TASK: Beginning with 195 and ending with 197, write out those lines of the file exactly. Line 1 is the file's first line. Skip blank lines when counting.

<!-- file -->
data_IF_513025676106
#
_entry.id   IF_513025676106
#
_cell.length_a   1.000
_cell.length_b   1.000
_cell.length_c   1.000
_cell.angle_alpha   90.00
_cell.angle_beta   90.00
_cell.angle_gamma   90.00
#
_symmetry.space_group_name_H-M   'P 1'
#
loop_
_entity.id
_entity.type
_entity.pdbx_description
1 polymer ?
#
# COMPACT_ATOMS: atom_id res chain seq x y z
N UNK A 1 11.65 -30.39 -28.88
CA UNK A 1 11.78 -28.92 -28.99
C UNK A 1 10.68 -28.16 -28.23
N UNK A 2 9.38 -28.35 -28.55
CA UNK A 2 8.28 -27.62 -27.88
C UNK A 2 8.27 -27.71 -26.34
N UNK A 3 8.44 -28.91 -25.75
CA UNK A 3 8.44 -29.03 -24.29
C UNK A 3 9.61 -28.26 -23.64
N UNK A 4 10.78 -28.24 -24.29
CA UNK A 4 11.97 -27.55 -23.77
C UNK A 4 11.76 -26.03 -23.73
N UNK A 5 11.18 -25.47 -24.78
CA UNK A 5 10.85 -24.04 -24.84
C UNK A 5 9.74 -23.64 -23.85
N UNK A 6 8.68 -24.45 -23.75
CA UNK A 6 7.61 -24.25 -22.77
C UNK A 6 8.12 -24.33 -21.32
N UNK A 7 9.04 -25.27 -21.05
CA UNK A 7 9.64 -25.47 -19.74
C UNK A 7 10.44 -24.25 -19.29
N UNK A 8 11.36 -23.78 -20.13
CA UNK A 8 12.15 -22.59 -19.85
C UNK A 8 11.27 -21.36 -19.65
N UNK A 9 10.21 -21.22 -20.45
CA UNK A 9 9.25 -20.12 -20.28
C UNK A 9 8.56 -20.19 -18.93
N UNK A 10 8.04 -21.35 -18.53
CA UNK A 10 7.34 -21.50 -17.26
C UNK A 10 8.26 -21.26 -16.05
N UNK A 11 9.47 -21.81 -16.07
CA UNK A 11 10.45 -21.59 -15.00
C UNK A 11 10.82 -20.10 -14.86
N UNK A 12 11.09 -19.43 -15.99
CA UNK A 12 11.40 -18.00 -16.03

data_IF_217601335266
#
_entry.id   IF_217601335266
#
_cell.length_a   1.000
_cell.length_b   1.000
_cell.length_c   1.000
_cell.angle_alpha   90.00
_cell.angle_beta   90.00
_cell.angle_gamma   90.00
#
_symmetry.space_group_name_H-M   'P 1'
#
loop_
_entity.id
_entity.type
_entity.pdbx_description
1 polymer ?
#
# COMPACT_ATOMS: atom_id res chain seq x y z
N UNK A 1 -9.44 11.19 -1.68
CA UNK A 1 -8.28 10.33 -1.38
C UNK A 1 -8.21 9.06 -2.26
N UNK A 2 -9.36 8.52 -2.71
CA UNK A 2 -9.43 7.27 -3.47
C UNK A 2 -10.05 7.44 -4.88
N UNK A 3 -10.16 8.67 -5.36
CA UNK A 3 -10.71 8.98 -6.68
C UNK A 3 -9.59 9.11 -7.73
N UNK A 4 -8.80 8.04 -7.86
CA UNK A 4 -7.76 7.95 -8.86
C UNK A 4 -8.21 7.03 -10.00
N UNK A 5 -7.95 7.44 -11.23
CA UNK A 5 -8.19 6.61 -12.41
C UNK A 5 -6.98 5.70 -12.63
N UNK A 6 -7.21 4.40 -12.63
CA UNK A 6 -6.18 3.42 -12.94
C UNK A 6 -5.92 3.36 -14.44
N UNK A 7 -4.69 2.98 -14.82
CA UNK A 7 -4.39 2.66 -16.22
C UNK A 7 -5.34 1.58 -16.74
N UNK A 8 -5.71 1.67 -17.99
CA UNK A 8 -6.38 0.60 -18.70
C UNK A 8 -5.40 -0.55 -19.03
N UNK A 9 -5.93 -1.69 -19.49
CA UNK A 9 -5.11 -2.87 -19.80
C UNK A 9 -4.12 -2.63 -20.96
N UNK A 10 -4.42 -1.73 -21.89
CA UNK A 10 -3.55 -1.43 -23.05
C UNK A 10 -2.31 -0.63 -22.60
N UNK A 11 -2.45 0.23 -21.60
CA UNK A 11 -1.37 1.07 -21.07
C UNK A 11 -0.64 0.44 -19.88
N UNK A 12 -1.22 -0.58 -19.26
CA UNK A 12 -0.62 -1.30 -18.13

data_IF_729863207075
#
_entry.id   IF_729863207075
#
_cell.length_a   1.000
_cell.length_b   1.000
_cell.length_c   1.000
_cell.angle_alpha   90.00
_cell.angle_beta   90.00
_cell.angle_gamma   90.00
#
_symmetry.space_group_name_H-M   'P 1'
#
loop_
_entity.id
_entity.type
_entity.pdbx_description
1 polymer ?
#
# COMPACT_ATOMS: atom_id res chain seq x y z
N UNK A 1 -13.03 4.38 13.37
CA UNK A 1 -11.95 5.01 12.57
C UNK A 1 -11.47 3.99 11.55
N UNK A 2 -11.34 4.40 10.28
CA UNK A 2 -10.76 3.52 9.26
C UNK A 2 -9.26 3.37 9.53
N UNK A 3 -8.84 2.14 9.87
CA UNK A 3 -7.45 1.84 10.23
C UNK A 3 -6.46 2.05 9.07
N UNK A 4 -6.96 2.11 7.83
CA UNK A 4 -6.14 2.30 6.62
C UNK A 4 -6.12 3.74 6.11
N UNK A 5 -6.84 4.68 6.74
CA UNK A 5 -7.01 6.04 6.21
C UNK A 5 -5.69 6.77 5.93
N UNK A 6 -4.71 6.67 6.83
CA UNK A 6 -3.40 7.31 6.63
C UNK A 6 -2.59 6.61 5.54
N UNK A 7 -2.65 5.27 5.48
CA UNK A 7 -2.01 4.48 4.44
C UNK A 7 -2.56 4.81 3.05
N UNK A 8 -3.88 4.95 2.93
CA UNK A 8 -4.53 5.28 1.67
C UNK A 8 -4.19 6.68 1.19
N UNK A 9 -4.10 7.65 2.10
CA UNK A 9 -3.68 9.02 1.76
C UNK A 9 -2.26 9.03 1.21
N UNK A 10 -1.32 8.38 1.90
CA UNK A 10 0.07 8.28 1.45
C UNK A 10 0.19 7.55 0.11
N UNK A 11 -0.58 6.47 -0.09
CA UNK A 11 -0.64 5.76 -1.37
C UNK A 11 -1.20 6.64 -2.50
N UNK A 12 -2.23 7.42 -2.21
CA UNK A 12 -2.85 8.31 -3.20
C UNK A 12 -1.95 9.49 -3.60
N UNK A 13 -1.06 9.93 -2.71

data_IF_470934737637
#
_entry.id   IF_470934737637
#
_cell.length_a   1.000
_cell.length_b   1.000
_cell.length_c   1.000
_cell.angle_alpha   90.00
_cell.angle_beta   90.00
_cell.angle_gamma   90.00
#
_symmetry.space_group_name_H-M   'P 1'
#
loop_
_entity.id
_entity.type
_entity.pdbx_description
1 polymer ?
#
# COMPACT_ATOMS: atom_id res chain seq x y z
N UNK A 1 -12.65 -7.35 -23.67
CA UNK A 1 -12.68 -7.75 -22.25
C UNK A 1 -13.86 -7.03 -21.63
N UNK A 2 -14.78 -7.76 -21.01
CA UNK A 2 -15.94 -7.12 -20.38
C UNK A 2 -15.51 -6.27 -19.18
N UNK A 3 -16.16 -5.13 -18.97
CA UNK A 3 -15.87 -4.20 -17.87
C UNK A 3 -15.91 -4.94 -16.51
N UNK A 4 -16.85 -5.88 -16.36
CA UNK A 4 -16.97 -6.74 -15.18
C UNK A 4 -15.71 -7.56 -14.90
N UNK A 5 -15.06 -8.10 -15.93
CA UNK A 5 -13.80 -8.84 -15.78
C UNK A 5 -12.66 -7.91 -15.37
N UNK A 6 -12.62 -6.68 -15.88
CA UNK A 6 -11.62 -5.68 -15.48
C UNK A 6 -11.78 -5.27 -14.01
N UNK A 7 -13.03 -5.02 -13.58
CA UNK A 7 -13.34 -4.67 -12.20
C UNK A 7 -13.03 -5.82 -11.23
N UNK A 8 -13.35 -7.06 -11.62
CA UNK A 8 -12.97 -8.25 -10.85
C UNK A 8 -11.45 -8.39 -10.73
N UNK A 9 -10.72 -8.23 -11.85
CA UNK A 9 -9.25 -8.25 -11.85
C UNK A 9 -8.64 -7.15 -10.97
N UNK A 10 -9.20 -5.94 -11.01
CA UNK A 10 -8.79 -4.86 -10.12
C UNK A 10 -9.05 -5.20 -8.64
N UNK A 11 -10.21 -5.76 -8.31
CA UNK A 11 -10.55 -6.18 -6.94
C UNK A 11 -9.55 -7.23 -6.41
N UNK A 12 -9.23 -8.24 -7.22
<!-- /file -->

CA UNK A 3 -15.87 -4.20 -17.87
C UNK A 3 -15.91 -4.94 -16.51
N UNK A 4 -16.85 -5.88 -16.36